On Monday, Russian Foreign Minister Sergey Lavrov announced that Russia would help Lebanon return its Syrian refugees. But that's not all he said.
The foreign minister also took a jab at the U.S. and its allies for its refusal to aid in rebuilding Syria, and he suggested that the U.S. was doing so to avoid returning the Syrian refugees it has settled.
Rebuilding Syria will take a significant effort after its civil war, with the U.N. special envoy for Syria, Staffan de Mistura, estimating that it will cost about $250 billion. Syria will not be able to pay for this cost alone; other countries have already begun to pledge support.
Lavrov's comments came two days after the Trump administration announced that it would pull back the $230 million it once pledged to give to rebuilding Syria. Instead, the administration announced that it would begin the restoration process of the territories it took from ISIS.
Rebuilding support from other countries totals up to $300 million, a fraction of what Syria needs. And a third of that money comes from the $100 million that Saudi Arabia pledged last week.
The low level of support is primarily because countries like the United States are not willing to help rebuild Syria until they see a significant amount of political change take place.
“There is not going to be, by international agreement, reconstruction assistance to Syria unless the U.N. ... certifies (and) validates that a credible and irreversible political process is underway,” David M. Satterfield, U.S. diplomat for the Middle East, said.
Satterfield did not say what political processes the U.S. wants changed in Syria but the Trump administration has made clear that it wants Syrian President Bashar Al-Assad to leave his position.
Other countries are taking a similar position to the U.S. by waiting until the country seems to improve on its own. If the U.N. decided to help, Syria could expect a larger amount of financial aid, but the question remains as to whether or not Syria will change its politics.
Assad almost stepped down in February of this year, according to an Iranian official, but this was because Islamic State militants were closing in on his official residence. Outside of this, there are not many signs he will leave, though it could be used as a bargaining tool in the future if Syria wins its civil war.
Lavrov also suggested that the U.S. is refusing to help in order to keep the refugees it has settled. The U.S. is telling refugees not to return until it is politically stable, but this suggestion is not a logical one. If anything, the rhetoric coming out of the current administration suggests an attitude more than amenable to resettling refugees in their country of origin should the conflict in Syria end.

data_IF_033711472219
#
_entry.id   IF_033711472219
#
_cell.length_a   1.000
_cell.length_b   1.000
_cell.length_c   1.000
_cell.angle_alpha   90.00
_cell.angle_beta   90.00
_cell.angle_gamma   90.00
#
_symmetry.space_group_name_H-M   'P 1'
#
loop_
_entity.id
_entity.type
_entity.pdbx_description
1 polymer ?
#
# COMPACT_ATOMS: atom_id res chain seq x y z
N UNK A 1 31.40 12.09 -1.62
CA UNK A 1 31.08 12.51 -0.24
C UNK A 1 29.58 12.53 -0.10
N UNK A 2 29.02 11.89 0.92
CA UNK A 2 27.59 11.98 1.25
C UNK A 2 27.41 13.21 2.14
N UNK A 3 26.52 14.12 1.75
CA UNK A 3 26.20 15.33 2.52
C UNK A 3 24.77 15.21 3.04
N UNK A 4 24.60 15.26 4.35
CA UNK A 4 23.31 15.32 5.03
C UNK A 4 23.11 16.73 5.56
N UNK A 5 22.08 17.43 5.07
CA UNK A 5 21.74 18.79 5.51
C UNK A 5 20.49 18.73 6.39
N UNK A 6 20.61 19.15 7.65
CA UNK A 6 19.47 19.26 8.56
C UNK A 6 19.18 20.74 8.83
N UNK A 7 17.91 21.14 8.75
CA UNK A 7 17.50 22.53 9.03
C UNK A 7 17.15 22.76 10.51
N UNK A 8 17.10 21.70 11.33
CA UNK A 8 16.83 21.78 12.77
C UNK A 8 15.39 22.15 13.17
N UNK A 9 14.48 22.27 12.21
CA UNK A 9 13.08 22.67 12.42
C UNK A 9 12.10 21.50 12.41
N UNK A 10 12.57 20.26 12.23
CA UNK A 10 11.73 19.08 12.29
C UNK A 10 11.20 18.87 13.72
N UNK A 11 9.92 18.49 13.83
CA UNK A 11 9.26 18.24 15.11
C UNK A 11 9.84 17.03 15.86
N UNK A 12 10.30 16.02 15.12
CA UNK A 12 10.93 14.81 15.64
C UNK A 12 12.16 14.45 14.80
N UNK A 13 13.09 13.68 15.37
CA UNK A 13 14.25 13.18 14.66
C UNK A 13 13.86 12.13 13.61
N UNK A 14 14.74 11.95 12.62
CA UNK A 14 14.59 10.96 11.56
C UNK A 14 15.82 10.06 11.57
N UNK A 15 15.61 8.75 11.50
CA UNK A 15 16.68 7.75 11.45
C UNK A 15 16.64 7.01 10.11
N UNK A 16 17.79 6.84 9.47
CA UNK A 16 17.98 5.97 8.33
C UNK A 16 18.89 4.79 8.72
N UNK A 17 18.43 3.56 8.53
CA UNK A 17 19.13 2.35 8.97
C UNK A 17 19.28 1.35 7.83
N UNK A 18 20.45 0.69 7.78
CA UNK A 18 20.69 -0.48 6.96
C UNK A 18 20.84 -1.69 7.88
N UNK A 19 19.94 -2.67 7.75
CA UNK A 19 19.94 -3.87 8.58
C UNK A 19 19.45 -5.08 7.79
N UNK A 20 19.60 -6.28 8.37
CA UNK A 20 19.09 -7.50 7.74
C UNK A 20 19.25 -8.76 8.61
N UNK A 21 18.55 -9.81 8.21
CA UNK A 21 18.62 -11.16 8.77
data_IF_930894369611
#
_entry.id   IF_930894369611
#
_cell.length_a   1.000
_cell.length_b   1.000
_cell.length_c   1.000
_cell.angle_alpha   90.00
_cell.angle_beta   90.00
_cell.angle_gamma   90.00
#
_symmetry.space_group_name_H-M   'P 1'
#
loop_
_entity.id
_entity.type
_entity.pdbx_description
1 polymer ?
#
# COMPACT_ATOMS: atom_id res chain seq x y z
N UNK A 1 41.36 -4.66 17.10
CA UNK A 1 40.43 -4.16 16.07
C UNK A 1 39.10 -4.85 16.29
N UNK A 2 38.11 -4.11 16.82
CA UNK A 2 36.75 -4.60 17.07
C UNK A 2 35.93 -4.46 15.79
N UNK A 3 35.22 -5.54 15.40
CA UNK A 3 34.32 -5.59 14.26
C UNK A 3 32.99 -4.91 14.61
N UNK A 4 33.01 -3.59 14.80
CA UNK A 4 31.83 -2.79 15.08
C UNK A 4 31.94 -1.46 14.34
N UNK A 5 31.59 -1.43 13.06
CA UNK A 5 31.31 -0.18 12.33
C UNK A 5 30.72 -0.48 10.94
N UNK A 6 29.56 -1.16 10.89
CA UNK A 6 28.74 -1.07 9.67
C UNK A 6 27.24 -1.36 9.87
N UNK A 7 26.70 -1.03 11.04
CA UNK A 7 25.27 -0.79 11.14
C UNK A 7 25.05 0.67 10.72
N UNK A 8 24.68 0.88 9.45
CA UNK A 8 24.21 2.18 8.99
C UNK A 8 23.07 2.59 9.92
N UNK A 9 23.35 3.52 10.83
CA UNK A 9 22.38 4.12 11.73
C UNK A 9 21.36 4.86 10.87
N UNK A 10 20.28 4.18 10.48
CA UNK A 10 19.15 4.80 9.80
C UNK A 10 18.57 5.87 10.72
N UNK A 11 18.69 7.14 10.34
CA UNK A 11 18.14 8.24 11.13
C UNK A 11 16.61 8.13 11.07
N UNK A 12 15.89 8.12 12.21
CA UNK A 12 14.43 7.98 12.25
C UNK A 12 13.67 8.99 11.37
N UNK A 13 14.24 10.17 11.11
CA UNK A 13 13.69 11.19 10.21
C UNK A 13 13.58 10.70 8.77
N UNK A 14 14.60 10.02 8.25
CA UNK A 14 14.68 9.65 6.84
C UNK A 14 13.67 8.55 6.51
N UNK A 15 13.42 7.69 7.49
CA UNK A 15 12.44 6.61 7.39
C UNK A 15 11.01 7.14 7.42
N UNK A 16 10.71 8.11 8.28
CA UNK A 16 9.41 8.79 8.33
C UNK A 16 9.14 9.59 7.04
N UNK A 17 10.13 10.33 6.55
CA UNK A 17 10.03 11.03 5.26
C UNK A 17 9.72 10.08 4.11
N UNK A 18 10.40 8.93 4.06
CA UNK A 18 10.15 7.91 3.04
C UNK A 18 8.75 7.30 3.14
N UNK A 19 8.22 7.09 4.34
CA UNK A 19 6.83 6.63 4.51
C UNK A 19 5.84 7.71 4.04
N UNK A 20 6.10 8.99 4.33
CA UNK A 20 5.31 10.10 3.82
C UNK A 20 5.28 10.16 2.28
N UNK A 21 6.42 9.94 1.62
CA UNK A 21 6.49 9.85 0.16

When U.S. President Donald Trump took office, he cut former President Barack Obama's refugee admission ceiling for fiscal year 2017 from 110,000 to 50,000. In 2018, Trump set it to 45,000, the lowest number of refugees the U.S. has taken since 1980.
Lavrov may instead be suggesting that the U.S. is trying to use refugees as a ploy to remove Assad, but this too seems to make little sense. At any rate, while the U.S. has at least tenuous reason to avoid helping at present, the country will likely face mounting pressure to help fix what it has destroyed soon or later.
Since 2014, the U.S. has been supporting rebels fighting the Syrian government by giving aid and training soldiers. In 2017, the U.S. took it up a notch by leading a missile strike on Syria, subsequently following with many other deliberate attacks. These attacks have, for the most part, hit military bases, but plenty of civilians have died as the result of American action as well.
According to the Pentagon, the U.S. killed 500 Syrian civilians around the world in 2017 alone, but other, more inclusive estimates say that the U.S. killed 6,000 civilians in Iraq and Syria during the same year.
While it’s difficult to estimate the financial loss, the civilian loss alone should convince many Americans that the country’s duties in Syria will not be fulfilled until it recommits to the rebuilding efforts after the civil war. Though it is reasonable to wonder what kind of Syria will emerge from this conflict without significant political changes, the U.S. objection to aid on the grounds of Syria’s stability needs to be questioned and weighed more closely on its merits. At some level, stability – political or otherwise – cannot be achieved without the financial backing of the international community. That international community should include America.